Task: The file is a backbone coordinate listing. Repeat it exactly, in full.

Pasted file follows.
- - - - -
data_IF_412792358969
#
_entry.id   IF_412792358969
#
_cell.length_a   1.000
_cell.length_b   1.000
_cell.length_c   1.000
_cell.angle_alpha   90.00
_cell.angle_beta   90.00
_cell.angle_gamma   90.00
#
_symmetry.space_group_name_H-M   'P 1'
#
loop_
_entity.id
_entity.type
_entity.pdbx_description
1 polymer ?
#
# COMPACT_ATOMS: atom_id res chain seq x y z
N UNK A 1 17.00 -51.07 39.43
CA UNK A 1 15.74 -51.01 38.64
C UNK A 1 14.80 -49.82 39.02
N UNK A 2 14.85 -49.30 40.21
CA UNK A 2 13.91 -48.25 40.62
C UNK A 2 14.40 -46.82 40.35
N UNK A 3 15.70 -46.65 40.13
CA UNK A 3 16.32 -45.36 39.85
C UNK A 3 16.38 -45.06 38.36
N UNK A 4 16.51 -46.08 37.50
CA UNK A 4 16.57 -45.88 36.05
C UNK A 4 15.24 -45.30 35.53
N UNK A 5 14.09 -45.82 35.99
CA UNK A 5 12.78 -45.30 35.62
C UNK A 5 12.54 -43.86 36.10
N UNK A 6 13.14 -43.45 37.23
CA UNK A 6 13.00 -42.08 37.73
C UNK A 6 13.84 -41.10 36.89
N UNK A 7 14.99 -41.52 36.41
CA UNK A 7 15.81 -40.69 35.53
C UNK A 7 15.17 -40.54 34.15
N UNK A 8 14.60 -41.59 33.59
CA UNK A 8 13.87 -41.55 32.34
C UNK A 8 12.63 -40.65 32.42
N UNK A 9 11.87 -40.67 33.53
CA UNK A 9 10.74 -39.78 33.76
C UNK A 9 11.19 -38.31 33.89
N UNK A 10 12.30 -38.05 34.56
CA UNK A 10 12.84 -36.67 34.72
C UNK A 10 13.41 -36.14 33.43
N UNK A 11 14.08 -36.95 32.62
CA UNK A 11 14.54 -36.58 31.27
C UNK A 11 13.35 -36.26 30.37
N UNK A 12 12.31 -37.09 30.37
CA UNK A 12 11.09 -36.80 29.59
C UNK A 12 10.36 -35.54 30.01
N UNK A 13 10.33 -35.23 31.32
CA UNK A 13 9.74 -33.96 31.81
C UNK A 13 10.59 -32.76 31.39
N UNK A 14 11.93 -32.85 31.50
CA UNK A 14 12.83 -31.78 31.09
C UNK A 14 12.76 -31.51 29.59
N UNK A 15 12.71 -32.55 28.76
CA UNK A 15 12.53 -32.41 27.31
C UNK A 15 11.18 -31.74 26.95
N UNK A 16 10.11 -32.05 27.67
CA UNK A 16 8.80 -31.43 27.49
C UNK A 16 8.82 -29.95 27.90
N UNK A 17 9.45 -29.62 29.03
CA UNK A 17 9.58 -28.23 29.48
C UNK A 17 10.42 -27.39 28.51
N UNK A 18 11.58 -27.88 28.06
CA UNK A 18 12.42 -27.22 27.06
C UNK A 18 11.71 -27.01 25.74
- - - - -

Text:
data_IF_412792358969
#
_entry.id   IF_412792358969
#
_cell.length_a   1.000
_cell.length_b   1.000
_cell.length_c   1.000
_cell.angle_alpha   90.00
_cell.angle_beta   90.00
_cell.angle_gamma   90.00
#
_symmetry.space_group_name_H-M   'P 1'
#
loop_
_entity.id
_entity.type
_entity.pdbx_description
1 polymer ?
#
# COMPACT_ATOMS: atom_id res chain seq x y z
N UNK A 1 17.00 -51.07 39.43
CA UNK A 1 15.74 -51.01 38.64
C UNK A 1 14.80 -49.82 39.02
N UNK A 2 14.85 -49.30 40.21
CA UNK A 2 13.91 -48.25 40.62
C UNK A 2 14.40 -46.82 40.35
N UNK A 3 15.70 -46.65 40.13
CA UNK A 3 16.32 -45.36 39.85
C UNK A 3 16.38 -45.06 38.36
N UNK A 4 16.51 -46.08 37.50
CA UNK A 4 16.57 -45.88 36.05
C UNK A 4 15.24 -45.30 35.53
N UNK A 5 14.09 -45.82 35.99
CA UNK A 5 12.78 -45.30 35.62
C UNK A 5 12.54 -43.86 36.10
N UNK A 6 13.14 -43.45 37.23
CA UNK A 6 13.00 -42.08 37.73
C UNK A 6 13.84 -41.10 36.89
N UNK A 7 14.99 -41.52 36.41
CA UNK A 7 15.81 -40.69 35.53
C UNK A 7 15.17 -40.54 34.15
N UNK A 8 14.60 -41.59 33.59
CA UNK A 8 13.87 -41.55 32.34
C UNK A 8 12.63 -40.65 32.42
N UNK A 9 11.87 -40.67 33.53
CA UNK A 9 10.74 -39.78 33.76
C UNK A 9 11.19 -38.31 33.89
N UNK A 10 12.30 -38.05 34.56
CA UNK A 10 12.84 -36.67 34.72
C UNK A 10 13.41 -36.14 33.43
N UNK A 11 14.08 -36.95 32.62
CA UNK A 11 14.54 -36.58 31.27
C UNK A 11 13.35 -36.26 30.37
N UNK A 12 12.31 -37.09 30.37
CA UNK A 12 11.09 -36.80 29.59
C UNK A 12 10.36 -35.54 30.01
N UNK A 13 10.33 -35.23 31.32
CA UNK A 13 9.74 -33.96 31.81
C UNK A 13 10.59 -32.76 31.39
N UNK A 14 11.93 -32.85 31.50
CA UNK A 14 12.83 -31.78 31.09
C UNK A 14 12.76 -31.51 29.59
N UNK A 15 12.71 -32.55 28.76
CA UNK A 15 12.53 -32.41 27.31
C UNK A 15 11.18 -31.74 26.95
N UNK A 16 10.11 -32.05 27.67
CA UNK A 16 8.80 -31.43 27.49
C UNK A 16 8.82 -29.95 27.90
N UNK A 17 9.45 -29.62 29.03
CA UNK A 17 9.58 -28.23 29.48
C UNK A 17 10.42 -27.39 28.51
N UNK A 18 11.58 -27.88 28.06
CA UNK A 18 12.42 -27.22 27.06
C UNK A 18 11.71 -27.01 25.74